Overcriticism and Forgiveness


Alex Gordon reflects on his father’s Jewishness.

In 1935 my father met his idol, the French writer Henri Barbusse, winner of the Goncourt Prize. Barbusse, a member of the French Communist Party who also met with Stalin, sought to persuade my father, a newly minted graduate in literature from Kiev University, to become a communist. My father disagreed, perhaps saving his life:  in 1937 the mass Stalinist repressions began, the victims mostly communists. Yet his failure to become a communist hindered his career in the post-Stalin era when it was difficult for non-communists to occupy senior positions. This dialectic was characteristic of the USSR: it was dangerous to be a communist but hard to get ahead without being a communist.

The Soviet system after World War II regarded my father as flawed not only because he refused to join the Community Party, but also because he was a Jew. In 1949 he, along with other prominent Jewish writers, was accused of “rootless cosmopolitanism”, “worshipping Western literature hostile to the USSR” and “serving foreign intelligence”.

If Jewishness was my father’s first birth defect, another was a congenital heart defect which exempted him from military service. When war broke out he and my mother, already married, evacuated from Kiev and for two and a half years lived a half-starved life away two thousand kilometres away whilst hundreds of thousands of Kiev’s Jews were exterminated by the Nazis.

His exile and difficult return to the ruined post-war Kiev, followed by the humiliation of being considered a “cosmopolitan”, a “passportless vagrant”, a “spy” and in 1949 being fired from his positions at Kiev University and as editor of Ukraine’s main literary magazine made him breathe hard, worry hard and work hard. The Soviet designation of my father as “flawed” determined my family’s fate: my father left to look for work outside Kiev. He searched and searched; what he found was another woman and he broke up with my mother.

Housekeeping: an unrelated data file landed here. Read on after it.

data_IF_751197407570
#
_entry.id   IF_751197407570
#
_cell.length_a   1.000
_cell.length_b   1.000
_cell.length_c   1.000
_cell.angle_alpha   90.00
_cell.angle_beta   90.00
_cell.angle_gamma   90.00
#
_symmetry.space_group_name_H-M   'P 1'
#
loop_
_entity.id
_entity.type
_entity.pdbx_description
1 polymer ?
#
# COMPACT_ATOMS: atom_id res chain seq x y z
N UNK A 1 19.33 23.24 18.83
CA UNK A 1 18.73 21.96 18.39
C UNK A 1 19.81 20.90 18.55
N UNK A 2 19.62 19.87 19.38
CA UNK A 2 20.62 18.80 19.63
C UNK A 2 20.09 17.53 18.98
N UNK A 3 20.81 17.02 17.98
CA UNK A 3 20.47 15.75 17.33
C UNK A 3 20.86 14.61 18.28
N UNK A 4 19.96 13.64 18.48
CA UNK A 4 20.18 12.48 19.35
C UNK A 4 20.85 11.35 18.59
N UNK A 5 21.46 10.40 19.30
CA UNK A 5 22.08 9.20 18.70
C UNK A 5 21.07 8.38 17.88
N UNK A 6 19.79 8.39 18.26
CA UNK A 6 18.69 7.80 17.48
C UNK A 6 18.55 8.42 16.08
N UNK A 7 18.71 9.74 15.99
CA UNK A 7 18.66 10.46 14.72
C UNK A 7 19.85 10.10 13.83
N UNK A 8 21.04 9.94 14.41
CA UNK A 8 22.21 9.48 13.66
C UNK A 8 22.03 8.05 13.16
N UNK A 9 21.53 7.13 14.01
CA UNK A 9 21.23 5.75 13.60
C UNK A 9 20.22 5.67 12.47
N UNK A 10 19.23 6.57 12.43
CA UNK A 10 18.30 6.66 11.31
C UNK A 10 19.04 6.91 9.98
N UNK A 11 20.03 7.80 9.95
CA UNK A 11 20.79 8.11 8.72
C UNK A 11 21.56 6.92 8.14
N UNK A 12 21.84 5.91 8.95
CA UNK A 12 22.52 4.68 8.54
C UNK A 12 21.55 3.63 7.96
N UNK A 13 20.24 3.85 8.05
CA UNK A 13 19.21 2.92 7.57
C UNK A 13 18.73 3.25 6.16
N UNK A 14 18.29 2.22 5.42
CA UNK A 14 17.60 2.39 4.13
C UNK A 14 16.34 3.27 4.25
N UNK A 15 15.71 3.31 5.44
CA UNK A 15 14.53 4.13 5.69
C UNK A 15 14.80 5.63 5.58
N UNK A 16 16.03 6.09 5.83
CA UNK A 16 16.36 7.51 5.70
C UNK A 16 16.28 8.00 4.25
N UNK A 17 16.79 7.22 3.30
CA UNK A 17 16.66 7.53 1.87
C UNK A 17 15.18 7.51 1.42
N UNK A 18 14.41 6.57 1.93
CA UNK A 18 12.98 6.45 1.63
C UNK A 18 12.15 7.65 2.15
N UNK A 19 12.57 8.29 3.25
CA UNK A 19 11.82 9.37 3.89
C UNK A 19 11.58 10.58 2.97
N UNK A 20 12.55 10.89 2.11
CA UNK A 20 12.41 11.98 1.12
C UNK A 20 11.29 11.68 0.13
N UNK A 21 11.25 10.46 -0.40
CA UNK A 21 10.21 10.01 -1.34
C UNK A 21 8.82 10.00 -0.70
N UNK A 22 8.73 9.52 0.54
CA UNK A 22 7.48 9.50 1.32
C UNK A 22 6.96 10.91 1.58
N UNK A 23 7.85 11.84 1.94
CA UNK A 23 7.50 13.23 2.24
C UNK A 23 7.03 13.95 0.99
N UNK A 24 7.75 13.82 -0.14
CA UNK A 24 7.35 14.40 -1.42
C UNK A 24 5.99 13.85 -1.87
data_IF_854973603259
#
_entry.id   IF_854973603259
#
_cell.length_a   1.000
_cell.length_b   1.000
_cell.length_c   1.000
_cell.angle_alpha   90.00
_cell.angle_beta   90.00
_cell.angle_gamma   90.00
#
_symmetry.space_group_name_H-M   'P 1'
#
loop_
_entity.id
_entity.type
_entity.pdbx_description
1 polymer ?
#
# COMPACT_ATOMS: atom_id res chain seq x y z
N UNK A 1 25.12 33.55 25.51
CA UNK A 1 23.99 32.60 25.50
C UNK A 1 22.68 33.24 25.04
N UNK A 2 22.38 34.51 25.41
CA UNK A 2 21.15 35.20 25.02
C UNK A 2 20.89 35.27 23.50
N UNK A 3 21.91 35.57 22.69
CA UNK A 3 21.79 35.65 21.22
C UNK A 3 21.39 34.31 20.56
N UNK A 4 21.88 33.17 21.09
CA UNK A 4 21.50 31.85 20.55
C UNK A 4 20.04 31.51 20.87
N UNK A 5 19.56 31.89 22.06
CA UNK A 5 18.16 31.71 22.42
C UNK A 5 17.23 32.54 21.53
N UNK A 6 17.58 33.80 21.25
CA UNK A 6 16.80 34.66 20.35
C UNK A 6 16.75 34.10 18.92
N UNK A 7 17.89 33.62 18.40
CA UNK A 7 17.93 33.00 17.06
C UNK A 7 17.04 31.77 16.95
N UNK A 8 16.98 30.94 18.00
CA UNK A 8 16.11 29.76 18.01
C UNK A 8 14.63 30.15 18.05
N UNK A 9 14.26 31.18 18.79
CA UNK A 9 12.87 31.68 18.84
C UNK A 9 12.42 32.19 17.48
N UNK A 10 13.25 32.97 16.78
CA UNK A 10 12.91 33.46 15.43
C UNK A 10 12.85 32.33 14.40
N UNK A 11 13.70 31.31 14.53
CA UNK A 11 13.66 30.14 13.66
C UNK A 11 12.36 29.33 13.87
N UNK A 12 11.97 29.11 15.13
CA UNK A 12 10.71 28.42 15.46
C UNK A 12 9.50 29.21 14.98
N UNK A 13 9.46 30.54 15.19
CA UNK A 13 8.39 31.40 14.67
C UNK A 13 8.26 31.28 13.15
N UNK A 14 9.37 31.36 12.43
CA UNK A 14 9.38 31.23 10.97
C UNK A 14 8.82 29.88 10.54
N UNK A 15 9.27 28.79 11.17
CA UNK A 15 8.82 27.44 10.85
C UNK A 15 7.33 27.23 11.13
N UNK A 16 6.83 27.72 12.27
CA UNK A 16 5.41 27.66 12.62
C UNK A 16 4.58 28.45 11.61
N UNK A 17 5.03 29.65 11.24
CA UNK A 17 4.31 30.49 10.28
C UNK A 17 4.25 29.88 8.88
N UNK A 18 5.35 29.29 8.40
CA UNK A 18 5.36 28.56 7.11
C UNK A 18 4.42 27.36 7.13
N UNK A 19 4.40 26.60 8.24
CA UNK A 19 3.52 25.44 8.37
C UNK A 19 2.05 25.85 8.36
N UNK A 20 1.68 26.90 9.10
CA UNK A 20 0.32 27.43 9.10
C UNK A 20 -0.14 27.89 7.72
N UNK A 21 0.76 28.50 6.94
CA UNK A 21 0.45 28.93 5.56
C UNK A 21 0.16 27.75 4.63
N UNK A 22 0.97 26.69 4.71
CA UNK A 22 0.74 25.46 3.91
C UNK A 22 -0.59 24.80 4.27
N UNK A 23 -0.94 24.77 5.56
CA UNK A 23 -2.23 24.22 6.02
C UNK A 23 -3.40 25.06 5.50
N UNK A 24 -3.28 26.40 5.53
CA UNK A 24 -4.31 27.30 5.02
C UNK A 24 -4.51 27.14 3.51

My father was criticized all his life, and criticism seems to have been a recurrent feature of my own life. My mother criticized me continuously, both when she was raising me and when she realized that it was too late to raise me. Later she would let me know how upset she was by my bad, inattentive attitude toward her. When I married she criticized my indifference and selfishness towards her in contrast to my attitude towards my wife. My mother never stopped criticizing me, yet never criticized my children, even when admonishment was due.

My wife brought our children up; I did so to a lesser extent, for whilst she focused on them I could rest from her criticism of me, watching with satisfaction as she criticized not me, but the children, and I had nothing to add to her precise criticism of our children. It did not occur to me that years later the criticism would rebound onto me, that my son would severely criticize me for my aloofness and neutrality in the relationship between him and his mother.